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ACS Nano. 2010 Apr 27;4(4):2178-84. doi: 10.1021/nn9015746.

Controlled assembly of biodegradable plasmonic nanoclusters for near-infrared imaging and therapeutic applications.

Author information

1
Department of Chemical Engineering, University of Texas at Austin, Austin, Texas 78712, USA.

Abstract

Metal nanoparticles with surface plasmon resonance (SPR) in the near-infrared region (NIR) are of great interest for imaging and therapy. Presently, gold nanoparticles with NIR absorbance are typically larger than 50 nm, above the threshold size of approximately 5 nm required for efficient renal clearance. As these nanoparticles are not biodegradable, concerns about long-term toxicity have restricted their translation into the clinic. Here, we address this problem by developing a flexible platform for the kinetically controlled assembly of sub-5 nm ligand-coated gold particles to produce metal/polymer biodegradable nanoclusters smaller than 100 nm with strong NIR absorbance for multimodal application. A key novel feature of the proposed synthesis is the use of weakly adsorbing biodegradable polymers that allows tight control of nanocluster size and, in addition, results in nanoclusters with unprecedented metal loadings and thus optical functionality. Over time, the biodegradable polymer stabilizer degrades under physiological conditions that leads to disassembly of the nanoclusters into sub-5 nm primary gold particles which are favorable for efficient body clearance. This synthesis of polymer/inorganic nanoclusters combines the imaging contrast and therapeutic capabilities afforded by the NIR-active nanoparticle assembly with the biodegradability of a polymer stabilizer.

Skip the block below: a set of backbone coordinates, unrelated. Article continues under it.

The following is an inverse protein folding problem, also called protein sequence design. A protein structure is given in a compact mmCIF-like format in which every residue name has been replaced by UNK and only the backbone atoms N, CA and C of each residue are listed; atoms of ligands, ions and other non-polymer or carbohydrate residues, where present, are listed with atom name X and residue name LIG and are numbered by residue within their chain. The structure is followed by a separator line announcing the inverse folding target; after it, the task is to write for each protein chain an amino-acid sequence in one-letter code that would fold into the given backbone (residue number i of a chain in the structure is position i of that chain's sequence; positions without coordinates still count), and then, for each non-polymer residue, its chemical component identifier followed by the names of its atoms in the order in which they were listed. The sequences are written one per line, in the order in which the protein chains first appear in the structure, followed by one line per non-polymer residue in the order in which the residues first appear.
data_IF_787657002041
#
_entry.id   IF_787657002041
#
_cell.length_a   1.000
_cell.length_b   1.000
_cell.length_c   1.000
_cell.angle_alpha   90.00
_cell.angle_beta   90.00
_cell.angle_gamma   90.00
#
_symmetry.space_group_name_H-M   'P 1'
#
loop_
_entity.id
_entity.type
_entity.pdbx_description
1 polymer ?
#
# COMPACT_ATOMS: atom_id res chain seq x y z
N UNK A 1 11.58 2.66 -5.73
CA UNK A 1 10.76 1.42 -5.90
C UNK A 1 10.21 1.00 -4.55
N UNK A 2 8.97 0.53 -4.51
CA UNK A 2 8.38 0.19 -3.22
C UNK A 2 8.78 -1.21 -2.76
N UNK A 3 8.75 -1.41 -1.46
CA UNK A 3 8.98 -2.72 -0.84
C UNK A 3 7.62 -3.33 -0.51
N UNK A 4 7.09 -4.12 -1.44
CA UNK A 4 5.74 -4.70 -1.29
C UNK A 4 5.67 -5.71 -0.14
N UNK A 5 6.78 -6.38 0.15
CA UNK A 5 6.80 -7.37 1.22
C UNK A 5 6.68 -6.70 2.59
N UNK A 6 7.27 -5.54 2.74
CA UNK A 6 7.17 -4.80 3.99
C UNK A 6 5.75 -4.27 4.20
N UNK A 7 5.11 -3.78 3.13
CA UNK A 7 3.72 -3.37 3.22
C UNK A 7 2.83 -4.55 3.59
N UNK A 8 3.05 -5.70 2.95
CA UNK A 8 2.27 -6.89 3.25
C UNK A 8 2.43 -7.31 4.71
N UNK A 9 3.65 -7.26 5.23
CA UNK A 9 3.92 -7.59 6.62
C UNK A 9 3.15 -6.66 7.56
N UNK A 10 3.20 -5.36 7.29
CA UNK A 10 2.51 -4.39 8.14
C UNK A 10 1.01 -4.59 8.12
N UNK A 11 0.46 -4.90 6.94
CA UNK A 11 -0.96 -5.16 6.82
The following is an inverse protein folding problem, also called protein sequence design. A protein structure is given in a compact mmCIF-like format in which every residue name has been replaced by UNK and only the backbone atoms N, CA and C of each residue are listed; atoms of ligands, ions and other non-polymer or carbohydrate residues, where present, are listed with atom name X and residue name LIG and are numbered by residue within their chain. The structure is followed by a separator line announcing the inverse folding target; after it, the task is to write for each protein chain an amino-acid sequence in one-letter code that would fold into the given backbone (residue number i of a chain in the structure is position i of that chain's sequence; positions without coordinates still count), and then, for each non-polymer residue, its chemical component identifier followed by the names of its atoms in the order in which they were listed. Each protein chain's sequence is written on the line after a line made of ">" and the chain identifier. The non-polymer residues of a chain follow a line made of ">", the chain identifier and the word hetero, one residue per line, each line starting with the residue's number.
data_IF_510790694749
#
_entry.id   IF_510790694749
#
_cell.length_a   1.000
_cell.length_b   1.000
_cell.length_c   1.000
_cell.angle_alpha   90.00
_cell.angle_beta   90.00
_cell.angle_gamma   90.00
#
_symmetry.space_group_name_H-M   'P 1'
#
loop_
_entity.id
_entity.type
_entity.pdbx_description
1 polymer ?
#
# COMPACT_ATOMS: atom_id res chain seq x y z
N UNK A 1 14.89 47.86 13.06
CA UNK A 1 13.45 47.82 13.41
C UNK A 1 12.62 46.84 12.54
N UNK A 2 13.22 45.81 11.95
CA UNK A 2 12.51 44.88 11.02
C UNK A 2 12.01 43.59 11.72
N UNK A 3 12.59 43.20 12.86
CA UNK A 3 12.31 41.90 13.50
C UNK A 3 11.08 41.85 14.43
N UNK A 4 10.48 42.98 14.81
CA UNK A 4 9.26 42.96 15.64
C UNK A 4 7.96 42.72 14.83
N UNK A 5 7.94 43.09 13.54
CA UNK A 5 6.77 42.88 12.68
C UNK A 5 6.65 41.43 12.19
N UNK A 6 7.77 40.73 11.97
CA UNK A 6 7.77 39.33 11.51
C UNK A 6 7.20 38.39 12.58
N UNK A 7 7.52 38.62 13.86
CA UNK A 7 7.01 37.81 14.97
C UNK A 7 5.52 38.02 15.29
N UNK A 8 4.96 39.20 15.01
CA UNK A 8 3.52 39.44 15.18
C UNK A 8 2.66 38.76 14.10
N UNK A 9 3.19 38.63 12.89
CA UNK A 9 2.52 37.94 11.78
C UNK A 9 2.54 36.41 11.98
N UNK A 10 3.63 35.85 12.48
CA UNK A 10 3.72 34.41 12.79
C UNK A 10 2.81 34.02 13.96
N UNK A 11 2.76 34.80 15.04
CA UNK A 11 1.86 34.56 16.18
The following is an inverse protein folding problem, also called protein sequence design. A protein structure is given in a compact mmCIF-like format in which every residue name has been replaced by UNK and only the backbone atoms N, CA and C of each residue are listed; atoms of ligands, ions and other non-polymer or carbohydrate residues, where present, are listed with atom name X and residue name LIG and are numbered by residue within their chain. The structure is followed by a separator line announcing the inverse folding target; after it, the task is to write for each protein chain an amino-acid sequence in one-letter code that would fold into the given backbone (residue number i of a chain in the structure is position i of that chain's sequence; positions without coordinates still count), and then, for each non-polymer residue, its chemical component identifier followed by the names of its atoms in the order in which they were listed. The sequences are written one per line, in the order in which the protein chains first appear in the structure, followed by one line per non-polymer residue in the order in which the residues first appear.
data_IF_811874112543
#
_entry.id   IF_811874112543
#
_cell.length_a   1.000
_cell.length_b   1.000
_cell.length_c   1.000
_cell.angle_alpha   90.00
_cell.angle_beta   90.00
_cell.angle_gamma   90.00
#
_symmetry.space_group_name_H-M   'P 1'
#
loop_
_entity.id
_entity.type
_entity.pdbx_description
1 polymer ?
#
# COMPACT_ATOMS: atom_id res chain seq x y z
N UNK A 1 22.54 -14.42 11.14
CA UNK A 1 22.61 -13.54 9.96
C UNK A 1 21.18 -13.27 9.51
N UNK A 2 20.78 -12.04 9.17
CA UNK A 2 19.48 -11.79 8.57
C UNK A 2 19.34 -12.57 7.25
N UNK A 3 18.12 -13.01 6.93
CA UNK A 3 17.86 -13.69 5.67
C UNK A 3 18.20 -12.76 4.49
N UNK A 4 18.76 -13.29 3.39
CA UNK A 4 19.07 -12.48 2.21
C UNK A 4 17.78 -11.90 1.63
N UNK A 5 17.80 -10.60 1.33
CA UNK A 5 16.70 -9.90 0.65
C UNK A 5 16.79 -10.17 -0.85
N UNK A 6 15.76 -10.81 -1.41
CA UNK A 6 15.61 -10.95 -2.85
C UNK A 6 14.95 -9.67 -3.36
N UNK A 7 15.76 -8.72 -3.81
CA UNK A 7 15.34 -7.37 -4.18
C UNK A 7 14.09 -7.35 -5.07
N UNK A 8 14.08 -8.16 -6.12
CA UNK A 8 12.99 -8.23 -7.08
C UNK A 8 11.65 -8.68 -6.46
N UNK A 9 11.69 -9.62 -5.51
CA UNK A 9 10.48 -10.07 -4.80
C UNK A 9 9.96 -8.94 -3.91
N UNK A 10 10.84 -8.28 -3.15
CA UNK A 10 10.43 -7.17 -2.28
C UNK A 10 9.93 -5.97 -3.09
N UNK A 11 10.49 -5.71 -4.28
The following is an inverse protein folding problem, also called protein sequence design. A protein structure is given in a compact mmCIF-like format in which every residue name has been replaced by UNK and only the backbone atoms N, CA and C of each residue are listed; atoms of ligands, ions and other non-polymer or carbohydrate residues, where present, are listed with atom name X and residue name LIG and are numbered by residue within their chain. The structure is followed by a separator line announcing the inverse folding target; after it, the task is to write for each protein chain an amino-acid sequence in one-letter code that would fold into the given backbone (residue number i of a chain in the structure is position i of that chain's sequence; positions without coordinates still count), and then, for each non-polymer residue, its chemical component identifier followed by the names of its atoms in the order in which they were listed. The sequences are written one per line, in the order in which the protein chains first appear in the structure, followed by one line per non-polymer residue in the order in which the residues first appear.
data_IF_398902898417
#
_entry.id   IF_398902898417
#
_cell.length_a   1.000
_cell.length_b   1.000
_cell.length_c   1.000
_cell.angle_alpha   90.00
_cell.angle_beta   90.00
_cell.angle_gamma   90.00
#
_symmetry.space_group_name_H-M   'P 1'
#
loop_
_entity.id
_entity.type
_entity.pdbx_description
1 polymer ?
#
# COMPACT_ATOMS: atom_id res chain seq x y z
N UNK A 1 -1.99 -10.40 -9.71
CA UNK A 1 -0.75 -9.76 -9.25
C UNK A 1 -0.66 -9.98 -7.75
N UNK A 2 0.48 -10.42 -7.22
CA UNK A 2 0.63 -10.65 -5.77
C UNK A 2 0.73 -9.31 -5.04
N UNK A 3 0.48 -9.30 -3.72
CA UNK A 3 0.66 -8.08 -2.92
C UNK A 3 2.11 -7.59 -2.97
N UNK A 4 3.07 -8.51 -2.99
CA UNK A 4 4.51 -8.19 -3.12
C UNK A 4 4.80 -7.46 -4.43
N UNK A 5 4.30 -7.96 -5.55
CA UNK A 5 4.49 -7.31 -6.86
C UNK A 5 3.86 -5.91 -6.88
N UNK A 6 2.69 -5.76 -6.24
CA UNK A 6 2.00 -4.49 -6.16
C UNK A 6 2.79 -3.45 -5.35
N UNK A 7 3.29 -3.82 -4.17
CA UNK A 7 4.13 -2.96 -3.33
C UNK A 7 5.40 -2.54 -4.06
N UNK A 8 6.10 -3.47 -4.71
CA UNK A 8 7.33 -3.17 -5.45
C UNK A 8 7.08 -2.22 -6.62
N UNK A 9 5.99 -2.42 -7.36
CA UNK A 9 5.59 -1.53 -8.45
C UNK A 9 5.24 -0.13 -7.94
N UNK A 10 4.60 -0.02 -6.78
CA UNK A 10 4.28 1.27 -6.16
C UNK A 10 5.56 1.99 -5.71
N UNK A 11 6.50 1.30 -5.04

PMID:
20373747
PMCID:
PMC2862619
DOI:
10.1021/nn9015746
[Indexed for MEDLINE]
Free PMC Article

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